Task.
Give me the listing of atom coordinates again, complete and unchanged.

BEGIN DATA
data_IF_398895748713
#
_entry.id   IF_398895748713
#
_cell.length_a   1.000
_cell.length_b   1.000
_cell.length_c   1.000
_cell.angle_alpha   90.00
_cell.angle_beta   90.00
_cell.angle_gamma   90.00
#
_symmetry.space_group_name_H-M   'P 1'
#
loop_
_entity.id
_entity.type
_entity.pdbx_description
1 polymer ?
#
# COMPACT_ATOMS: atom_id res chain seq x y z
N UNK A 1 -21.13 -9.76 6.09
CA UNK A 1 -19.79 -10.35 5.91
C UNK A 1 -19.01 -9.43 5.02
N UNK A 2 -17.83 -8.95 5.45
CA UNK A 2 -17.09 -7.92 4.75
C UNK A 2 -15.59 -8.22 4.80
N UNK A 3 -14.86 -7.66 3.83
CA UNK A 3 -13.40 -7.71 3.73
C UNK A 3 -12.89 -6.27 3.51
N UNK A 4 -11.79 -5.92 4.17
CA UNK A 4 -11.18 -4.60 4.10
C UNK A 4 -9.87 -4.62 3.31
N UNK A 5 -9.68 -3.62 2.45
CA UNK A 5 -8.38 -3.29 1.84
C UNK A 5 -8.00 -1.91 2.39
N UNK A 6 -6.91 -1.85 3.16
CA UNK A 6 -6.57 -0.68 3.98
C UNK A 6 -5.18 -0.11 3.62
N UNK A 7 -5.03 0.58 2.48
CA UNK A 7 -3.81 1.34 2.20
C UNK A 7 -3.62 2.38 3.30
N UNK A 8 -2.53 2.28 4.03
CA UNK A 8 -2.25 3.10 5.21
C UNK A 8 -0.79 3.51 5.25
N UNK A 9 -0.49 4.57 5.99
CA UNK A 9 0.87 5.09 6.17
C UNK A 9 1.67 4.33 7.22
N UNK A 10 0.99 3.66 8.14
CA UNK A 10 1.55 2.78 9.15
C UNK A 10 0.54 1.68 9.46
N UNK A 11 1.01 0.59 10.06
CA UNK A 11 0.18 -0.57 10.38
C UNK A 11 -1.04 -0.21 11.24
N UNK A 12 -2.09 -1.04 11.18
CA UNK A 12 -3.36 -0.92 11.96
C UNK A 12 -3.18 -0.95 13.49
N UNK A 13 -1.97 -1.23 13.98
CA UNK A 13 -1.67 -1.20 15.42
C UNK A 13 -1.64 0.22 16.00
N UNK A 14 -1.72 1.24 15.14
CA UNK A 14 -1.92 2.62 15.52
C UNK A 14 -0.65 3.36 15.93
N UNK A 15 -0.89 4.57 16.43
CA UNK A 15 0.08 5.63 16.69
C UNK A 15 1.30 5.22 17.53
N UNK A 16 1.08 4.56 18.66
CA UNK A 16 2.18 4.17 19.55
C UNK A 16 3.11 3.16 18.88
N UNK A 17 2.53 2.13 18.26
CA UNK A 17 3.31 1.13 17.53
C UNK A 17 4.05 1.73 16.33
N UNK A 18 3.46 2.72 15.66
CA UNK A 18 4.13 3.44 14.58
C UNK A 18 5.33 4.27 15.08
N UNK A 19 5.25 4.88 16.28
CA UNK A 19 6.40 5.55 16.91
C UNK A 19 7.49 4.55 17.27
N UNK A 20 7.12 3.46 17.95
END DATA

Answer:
data_IF_398895748713
#
_entry.id   IF_398895748713
#
_cell.length_a   1.000
_cell.length_b   1.000
_cell.length_c   1.000
_cell.angle_alpha   90.00
_cell.angle_beta   90.00
_cell.angle_gamma   90.00
#
_symmetry.space_group_name_H-M   'P 1'
#
loop_
_entity.id
_entity.type
_entity.pdbx_description
1 polymer ?
#
# COMPACT_ATOMS: atom_id res chain seq x y z
N UNK A 1 -21.13 -9.76 6.09
CA UNK A 1 -19.79 -10.35 5.91
C UNK A 1 -19.01 -9.43 5.02
N UNK A 2 -17.83 -8.95 5.45
CA UNK A 2 -17.09 -7.92 4.75
C UNK A 2 -15.59 -8.22 4.80
N UNK A 3 -14.86 -7.66 3.83
CA UNK A 3 -13.40 -7.71 3.73
C UNK A 3 -12.89 -6.27 3.51
N UNK A 4 -11.79 -5.92 4.17
CA UNK A 4 -11.18 -4.60 4.10
C UNK A 4 -9.87 -4.62 3.31
N UNK A 5 -9.68 -3.62 2.45
CA UNK A 5 -8.38 -3.29 1.84
C UNK A 5 -8.00 -1.91 2.39
N UNK A 6 -6.91 -1.85 3.16
CA UNK A 6 -6.57 -0.68 3.98
C UNK A 6 -5.18 -0.11 3.62
N UNK A 7 -5.03 0.58 2.48
CA UNK A 7 -3.81 1.34 2.20
C UNK A 7 -3.62 2.38 3.30
N UNK A 8 -2.53 2.28 4.03
CA UNK A 8 -2.25 3.10 5.21
C UNK A 8 -0.79 3.51 5.25
N UNK A 9 -0.49 4.57 5.99
CA UNK A 9 0.87 5.09 6.17
C UNK A 9 1.67 4.33 7.22
N UNK A 10 0.99 3.66 8.14
CA UNK A 10 1.55 2.78 9.15
C UNK A 10 0.54 1.68 9.46
N UNK A 11 1.01 0.59 10.06
CA UNK A 11 0.18 -0.57 10.38
C UNK A 11 -1.04 -0.21 11.24
N UNK A 12 -2.09 -1.04 11.18
CA UNK A 12 -3.36 -0.92 11.96
C UNK A 12 -3.18 -0.95 13.49
N UNK A 13 -1.97 -1.23 13.98
CA UNK A 13 -1.67 -1.20 15.42
C UNK A 13 -1.64 0.22 16.00
N UNK A 14 -1.72 1.24 15.14
CA UNK A 14 -1.92 2.62 15.52
C UNK A 14 -0.65 3.36 15.93
N UNK A 15 -0.89 4.57 16.43
CA UNK A 15 0.08 5.63 16.69
C UNK A 15 1.30 5.22 17.53
N UNK A 16 1.08 4.56 18.66
CA UNK A 16 2.18 4.17 19.55
C UNK A 16 3.11 3.16 18.88
N UNK A 17 2.53 2.13 18.26
CA UNK A 17 3.31 1.13 17.53
C UNK A 17 4.05 1.73 16.33
N UNK A 18 3.46 2.72 15.66
CA UNK A 18 4.13 3.44 14.58
C UNK A 18 5.33 4.27 15.08
N UNK A 19 5.25 4.88 16.28
CA UNK A 19 6.40 5.55 16.91
C UNK A 19 7.49 4.55 17.27
N UNK A 20 7.12 3.46 17.95